View Event
Event
Organization
Location
Portland Art Museum
Portland, OR

An immersive, site-responsive installation by multimedia artist Jeffrey Gibson, They Come From Fire will transform the exterior windows on the facade of the museum’s main building as well as its two-story interior Schnitzer Sculpture Court. This dynamic work will celebrate Portland’s Indigenous history, presence and vitality through the use of suspended glass panels, text, and photographic imagery created with Indigenous, BIPOC, LGBTQ+ artists, and other community members on and around the empty monument pedestals in the Park blocks in front of the museum. Coinciding with a survey of Dakota modernist Oscar Howe, the installation will serve as a bridge between the museum’s contemporary and Native American art collections.

View Event
Portland Art Museum
Portland, OR

Dakota Modern: The Art of Oscar Howe introduces new generations to one of the twentieth century’s most innovative Native American painters. Howe (1915–1983) committed his artistic career to the preservation, relevance, and ongoing expression of his Yanktonai Dakota culture. He proved that art could be simultaneously modern and embedded in customary Očhéthi Šakówiŋ (Sioux) culture and aesthetics—to him there was no contradiction.Howe challenged the art establishment’s preconceptions and definitions of Native American painting. In doing so, he catalyzed a movement among Native artists to express their individuality rather than conforming to an established style. This legacy of innovation and advocacy continues to inspire generations of Native artists to take pride in their heritage and resist stereotypes.

Dakota Modern traces more than forty years of the artist’s career and development from early conventional work created while in high school in the 1930s through the emergence in the 1950s and 1960s of his innovative and abstract approach to painting.

View Event
Portland Art Museum
Portland, OR

Community, empowerment, and visibility are at the heart of the ongoing performance work To Name An Other, by multimedia artist Jeffrey Gibson (b. 1972), who is a member of the Mississippi Band of Choctaw Indians and of Cherokee descent. The fifty pairs of matching tunics and drums in this large-scale installation are emblazoned with phrases that challenge the limiting ways we identify and interface with expectations surrounding race and gender. A video of past performances is also included in the gallery.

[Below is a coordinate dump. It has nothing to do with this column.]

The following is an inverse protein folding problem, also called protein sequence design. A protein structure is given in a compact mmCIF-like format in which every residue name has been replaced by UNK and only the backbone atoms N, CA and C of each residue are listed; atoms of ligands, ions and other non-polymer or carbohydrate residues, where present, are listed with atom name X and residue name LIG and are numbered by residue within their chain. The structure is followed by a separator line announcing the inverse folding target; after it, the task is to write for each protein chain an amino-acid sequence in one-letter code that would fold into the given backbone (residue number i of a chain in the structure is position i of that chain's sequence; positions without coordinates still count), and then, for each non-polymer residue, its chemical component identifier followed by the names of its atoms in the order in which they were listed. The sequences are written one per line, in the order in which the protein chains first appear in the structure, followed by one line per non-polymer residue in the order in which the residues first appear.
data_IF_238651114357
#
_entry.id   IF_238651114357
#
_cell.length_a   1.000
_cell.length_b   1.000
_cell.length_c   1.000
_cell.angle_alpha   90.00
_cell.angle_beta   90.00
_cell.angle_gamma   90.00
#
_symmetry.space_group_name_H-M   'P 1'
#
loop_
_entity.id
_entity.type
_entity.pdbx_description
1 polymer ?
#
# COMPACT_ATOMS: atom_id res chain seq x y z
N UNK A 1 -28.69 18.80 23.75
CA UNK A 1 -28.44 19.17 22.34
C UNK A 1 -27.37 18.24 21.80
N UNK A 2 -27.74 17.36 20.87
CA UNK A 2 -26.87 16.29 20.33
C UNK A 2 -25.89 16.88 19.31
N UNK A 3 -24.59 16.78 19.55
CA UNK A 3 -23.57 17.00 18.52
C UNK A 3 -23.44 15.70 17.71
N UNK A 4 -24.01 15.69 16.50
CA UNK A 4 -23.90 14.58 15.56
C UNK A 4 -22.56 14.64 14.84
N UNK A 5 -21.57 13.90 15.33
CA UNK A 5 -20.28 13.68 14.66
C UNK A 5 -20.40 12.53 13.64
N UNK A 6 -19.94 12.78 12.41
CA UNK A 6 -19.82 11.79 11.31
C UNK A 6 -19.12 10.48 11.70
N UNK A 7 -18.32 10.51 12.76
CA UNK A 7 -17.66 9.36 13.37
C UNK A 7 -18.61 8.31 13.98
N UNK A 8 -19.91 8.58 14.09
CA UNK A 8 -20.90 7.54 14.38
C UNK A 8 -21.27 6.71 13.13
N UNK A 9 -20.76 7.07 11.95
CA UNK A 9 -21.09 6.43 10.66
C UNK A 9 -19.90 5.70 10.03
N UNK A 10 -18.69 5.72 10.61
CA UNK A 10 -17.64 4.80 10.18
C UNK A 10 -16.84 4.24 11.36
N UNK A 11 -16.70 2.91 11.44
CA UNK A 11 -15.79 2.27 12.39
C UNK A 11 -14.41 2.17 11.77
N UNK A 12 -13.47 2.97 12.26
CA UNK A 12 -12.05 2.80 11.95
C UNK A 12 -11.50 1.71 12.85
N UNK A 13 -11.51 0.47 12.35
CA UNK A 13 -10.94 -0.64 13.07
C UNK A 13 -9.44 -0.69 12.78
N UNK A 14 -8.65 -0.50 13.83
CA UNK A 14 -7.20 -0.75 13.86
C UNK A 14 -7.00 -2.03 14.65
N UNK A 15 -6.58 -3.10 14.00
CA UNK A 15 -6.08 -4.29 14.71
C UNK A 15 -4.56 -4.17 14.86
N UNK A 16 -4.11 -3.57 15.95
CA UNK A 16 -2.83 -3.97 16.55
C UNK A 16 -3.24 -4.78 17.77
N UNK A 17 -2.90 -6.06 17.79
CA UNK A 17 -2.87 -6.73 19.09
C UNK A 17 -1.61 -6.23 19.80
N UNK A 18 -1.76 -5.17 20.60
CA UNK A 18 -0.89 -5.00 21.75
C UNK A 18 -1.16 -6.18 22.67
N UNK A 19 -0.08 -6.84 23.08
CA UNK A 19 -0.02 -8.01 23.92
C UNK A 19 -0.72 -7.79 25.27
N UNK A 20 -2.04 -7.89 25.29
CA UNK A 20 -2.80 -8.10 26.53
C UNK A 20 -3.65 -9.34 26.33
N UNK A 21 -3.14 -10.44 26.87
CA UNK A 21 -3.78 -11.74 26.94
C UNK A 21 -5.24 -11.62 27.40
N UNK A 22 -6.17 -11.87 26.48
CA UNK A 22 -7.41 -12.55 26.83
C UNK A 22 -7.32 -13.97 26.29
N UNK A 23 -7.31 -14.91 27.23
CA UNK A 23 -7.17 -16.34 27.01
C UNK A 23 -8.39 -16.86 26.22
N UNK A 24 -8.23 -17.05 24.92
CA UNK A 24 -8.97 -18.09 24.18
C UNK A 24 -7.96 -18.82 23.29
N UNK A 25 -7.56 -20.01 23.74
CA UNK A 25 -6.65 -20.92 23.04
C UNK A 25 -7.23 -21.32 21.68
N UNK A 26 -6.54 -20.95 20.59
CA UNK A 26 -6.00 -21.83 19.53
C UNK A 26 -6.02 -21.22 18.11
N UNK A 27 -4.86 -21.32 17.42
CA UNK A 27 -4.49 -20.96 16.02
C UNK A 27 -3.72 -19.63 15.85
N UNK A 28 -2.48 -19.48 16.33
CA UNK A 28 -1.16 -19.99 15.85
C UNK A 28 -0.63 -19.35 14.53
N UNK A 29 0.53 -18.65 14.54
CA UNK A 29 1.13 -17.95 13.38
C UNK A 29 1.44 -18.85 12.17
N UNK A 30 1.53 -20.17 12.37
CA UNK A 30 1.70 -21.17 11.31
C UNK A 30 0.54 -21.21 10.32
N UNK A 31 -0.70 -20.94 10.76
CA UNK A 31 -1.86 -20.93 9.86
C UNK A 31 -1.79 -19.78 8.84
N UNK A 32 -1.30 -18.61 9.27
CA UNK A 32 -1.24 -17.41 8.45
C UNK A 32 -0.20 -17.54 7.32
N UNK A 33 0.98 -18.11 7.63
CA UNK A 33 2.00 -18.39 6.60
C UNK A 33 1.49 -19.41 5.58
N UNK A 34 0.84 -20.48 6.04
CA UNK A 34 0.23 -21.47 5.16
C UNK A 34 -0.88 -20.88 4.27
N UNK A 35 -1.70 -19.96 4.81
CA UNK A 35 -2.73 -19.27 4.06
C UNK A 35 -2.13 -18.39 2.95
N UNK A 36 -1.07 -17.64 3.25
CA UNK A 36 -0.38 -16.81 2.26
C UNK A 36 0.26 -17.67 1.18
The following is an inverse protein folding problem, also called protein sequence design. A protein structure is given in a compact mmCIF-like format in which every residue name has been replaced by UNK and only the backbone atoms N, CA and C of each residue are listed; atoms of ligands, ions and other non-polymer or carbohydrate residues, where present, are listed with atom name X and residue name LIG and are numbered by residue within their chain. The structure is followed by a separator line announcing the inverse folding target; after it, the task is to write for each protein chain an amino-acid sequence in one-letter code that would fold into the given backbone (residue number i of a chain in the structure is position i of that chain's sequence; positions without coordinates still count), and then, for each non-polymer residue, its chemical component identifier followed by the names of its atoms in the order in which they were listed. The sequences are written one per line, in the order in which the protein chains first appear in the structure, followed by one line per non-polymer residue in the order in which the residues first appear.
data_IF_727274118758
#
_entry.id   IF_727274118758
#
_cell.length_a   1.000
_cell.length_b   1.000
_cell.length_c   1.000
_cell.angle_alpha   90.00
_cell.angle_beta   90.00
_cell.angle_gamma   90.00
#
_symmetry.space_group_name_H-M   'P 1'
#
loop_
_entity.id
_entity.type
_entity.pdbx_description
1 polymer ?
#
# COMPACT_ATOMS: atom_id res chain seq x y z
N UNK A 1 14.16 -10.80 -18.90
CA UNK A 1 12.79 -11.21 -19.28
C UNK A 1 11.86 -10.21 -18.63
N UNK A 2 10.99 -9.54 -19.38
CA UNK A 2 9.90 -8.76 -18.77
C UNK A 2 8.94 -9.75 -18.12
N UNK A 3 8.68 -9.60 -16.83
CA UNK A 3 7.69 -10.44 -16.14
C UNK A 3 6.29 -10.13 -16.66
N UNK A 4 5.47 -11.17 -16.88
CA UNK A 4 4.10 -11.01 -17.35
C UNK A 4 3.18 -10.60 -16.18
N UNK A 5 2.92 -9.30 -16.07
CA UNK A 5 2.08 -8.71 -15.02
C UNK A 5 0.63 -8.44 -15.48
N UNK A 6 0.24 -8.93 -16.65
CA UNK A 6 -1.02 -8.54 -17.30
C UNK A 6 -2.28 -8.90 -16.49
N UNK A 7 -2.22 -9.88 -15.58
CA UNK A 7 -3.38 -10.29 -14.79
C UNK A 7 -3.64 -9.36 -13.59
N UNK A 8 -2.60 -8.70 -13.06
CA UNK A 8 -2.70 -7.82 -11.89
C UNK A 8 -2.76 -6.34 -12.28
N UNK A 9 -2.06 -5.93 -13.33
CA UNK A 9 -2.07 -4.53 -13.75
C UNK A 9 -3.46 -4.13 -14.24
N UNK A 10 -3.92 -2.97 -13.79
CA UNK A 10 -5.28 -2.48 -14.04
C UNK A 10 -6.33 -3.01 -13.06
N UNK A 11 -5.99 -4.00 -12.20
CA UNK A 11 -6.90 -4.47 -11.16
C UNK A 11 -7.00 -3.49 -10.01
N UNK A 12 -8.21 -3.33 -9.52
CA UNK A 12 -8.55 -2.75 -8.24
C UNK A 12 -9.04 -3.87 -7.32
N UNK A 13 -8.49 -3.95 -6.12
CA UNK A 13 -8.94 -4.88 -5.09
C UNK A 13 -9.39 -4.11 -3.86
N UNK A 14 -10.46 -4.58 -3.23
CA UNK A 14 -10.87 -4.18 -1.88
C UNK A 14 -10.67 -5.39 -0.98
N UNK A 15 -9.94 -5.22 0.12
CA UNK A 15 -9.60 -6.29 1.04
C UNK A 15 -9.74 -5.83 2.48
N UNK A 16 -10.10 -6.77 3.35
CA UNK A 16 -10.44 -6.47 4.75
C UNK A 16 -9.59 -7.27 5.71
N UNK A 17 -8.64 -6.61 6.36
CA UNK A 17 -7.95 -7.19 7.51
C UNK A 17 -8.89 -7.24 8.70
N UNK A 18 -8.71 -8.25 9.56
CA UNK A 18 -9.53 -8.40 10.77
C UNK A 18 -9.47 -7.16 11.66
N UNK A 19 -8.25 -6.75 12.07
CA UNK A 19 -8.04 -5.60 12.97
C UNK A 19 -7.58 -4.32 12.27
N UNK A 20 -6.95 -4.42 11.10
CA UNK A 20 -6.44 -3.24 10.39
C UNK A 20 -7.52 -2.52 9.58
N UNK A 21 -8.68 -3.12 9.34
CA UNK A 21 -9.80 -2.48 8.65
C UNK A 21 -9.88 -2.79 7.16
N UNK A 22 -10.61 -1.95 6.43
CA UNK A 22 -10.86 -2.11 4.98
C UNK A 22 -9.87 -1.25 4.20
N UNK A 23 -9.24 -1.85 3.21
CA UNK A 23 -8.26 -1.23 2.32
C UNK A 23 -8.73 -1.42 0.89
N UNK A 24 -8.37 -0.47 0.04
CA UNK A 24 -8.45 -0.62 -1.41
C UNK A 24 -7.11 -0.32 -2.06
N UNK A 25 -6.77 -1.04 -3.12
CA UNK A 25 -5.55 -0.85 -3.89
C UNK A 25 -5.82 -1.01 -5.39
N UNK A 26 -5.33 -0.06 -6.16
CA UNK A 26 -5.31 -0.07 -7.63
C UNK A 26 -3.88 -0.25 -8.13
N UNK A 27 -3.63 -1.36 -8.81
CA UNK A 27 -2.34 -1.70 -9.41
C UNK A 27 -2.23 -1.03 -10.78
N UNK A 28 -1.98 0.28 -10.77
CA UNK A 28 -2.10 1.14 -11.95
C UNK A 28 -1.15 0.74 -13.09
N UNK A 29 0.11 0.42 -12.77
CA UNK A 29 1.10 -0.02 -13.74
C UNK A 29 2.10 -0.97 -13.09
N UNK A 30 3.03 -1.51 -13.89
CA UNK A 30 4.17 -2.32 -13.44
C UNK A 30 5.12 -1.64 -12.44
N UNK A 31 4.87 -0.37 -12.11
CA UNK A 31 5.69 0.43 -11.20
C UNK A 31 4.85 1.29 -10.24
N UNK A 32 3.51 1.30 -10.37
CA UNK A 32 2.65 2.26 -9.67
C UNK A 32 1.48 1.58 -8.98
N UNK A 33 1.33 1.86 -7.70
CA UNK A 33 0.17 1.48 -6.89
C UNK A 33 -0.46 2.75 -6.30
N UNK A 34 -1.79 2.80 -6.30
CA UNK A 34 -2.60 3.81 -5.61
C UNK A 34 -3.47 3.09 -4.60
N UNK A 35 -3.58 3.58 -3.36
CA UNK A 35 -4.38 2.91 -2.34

View Event

Body Language: Reawakening Cultural Tattooing of the Northwest takes a closer look at the rich history and artistry of Indigenous tattooing of the Northwest coast. Photographs, cultural belongings, and contemporary art reveal how these previously disrupted and banned traditions have endured through the efforts of the Indigenous artists featured in this exhibition. Experience their stories and celebrate the resilience of Indigenous tattoo practitioners and those who wear the visual language of their ancestors on their bodies. Must be a member or donor to attened.

View Event
Event
Organization
Location
Portland Art Museum
Portland, OR

An immersive, site-responsive installation by multimedia artist Jeffrey Gibson, They Come From Fire will transform the exterior windows on the facade of the museum’s main building as well as its two-story interior Schnitzer Sculpture Court. This dynamic work will celebrate Portland’s Indigenous history, presence and vitality through the use of suspended glass panels, text, and photographic imagery created with Indigenous, BIPOC, LGBTQ+ artists, and other community members on and around the empty monument pedestals in the Park blocks in front of the museum. Coinciding with a survey of Dakota modernist Oscar Howe, the installation will serve as a bridge between the museum’s contemporary and Native American art collections.

View Event
Portland Art Museum
Portland, OR